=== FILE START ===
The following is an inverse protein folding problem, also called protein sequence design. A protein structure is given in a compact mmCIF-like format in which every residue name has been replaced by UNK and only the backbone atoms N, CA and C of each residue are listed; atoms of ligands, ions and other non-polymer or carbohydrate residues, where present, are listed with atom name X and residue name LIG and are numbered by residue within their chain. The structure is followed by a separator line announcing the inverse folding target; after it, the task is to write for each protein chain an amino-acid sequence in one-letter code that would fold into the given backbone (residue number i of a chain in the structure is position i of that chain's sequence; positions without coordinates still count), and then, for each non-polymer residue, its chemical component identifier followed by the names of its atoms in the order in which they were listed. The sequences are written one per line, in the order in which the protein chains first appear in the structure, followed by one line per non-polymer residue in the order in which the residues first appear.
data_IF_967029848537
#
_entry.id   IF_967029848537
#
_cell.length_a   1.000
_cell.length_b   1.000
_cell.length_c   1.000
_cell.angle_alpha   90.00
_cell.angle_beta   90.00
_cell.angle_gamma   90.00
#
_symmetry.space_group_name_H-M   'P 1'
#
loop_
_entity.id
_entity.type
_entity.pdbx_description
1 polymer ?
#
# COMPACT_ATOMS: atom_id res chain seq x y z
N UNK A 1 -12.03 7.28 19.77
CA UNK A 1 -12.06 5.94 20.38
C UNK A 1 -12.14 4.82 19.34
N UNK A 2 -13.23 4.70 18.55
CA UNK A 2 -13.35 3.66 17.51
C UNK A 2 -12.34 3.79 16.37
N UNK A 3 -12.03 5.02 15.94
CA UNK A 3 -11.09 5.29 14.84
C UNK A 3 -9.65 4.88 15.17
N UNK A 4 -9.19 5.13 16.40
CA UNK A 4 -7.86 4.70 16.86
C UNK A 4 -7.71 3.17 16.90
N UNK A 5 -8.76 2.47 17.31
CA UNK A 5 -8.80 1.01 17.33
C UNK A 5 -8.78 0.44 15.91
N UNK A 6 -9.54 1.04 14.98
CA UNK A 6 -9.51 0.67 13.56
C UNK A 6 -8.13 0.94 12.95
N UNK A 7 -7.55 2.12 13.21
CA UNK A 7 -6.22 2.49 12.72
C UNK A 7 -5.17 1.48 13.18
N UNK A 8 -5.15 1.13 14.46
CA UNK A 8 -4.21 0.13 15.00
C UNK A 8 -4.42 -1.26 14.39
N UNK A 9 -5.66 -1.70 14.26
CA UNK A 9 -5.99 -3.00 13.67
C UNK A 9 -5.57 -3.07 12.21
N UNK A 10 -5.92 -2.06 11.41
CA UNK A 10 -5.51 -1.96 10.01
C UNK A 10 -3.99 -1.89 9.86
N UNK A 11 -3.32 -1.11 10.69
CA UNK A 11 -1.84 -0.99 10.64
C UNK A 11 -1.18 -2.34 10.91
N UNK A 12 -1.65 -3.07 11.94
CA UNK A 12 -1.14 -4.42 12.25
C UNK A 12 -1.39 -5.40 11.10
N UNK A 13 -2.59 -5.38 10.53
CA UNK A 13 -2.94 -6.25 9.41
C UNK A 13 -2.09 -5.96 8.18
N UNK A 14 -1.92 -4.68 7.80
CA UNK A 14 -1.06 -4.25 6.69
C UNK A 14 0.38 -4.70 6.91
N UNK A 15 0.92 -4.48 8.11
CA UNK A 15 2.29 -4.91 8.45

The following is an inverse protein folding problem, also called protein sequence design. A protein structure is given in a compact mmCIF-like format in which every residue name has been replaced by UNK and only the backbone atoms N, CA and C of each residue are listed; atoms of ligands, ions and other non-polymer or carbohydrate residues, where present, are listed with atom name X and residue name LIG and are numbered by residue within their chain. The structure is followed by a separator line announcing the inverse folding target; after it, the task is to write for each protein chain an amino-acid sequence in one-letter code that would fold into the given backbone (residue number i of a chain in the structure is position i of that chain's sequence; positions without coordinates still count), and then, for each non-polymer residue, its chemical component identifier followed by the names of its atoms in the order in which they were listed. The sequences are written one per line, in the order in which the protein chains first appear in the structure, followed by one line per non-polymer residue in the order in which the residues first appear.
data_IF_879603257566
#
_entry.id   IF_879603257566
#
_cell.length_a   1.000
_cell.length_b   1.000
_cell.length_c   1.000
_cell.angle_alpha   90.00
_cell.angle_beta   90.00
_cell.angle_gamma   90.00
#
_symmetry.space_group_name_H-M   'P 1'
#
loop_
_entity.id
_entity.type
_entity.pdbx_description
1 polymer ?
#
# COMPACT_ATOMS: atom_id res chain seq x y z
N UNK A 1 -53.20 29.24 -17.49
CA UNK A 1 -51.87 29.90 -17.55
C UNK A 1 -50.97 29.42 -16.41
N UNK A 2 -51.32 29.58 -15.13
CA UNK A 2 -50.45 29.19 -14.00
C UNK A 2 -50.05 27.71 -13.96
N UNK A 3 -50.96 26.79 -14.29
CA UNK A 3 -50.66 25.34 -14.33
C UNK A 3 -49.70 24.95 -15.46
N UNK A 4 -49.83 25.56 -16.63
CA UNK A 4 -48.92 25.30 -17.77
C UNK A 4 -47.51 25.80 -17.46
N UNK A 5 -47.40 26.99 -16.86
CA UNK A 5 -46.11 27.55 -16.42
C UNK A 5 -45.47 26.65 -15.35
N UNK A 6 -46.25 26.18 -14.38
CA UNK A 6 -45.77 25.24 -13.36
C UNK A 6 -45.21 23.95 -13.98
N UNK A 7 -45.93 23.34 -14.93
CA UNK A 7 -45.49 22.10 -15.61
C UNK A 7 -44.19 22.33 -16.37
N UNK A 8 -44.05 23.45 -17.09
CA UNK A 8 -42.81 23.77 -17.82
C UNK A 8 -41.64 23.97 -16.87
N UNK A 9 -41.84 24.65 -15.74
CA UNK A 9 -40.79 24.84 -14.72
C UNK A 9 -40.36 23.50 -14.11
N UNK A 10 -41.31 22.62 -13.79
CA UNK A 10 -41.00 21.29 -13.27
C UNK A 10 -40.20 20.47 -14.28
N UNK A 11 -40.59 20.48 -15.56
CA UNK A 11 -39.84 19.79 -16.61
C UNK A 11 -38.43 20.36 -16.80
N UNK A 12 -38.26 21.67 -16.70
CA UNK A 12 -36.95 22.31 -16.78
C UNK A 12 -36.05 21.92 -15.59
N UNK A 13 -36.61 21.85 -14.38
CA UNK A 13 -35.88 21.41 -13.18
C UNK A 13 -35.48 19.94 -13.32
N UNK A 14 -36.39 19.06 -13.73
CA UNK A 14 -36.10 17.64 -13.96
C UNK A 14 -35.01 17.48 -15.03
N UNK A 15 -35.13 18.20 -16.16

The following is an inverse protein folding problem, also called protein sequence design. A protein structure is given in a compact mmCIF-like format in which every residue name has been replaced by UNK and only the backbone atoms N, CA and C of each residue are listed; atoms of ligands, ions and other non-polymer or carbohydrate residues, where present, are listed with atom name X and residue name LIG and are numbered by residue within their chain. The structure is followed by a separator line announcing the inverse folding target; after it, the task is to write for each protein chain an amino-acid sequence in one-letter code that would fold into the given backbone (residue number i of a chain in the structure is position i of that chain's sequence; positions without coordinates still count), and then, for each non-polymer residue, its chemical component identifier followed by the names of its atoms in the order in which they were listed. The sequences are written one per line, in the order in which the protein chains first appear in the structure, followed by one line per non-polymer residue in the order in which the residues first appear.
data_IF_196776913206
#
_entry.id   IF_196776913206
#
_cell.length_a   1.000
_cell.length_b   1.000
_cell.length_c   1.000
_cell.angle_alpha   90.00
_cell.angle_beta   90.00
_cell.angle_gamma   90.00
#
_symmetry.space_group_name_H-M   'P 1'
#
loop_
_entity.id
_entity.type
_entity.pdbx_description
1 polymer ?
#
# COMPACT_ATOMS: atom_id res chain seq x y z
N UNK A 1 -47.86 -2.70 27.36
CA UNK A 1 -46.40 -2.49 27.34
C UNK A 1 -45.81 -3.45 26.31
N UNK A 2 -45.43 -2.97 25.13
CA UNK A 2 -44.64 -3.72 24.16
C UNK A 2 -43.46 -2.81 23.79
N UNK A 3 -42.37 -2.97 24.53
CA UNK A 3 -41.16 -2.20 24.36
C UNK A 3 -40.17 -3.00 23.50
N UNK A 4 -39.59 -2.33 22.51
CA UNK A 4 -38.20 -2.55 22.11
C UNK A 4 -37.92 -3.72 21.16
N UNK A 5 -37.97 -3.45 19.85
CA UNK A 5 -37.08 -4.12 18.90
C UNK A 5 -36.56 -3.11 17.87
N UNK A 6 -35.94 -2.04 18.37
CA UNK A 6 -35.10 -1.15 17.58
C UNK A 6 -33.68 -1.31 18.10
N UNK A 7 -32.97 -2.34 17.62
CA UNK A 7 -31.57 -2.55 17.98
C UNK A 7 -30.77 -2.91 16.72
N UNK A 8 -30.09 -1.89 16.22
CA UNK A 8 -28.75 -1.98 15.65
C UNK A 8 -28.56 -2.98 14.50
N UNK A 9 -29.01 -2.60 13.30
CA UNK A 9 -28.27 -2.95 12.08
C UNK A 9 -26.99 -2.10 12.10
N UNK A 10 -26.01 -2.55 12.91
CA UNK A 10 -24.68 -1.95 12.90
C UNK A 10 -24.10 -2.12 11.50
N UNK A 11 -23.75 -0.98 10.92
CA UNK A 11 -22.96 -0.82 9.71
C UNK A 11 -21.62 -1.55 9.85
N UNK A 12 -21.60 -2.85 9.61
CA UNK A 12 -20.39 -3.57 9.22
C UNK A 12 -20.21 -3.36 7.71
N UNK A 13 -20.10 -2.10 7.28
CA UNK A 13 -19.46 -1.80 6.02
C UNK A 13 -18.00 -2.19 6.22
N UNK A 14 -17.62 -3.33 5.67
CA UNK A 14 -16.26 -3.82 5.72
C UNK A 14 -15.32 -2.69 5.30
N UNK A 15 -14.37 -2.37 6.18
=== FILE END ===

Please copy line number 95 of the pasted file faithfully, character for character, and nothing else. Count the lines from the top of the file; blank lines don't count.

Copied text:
C UNK A 3 -49.70 24.95 -15.46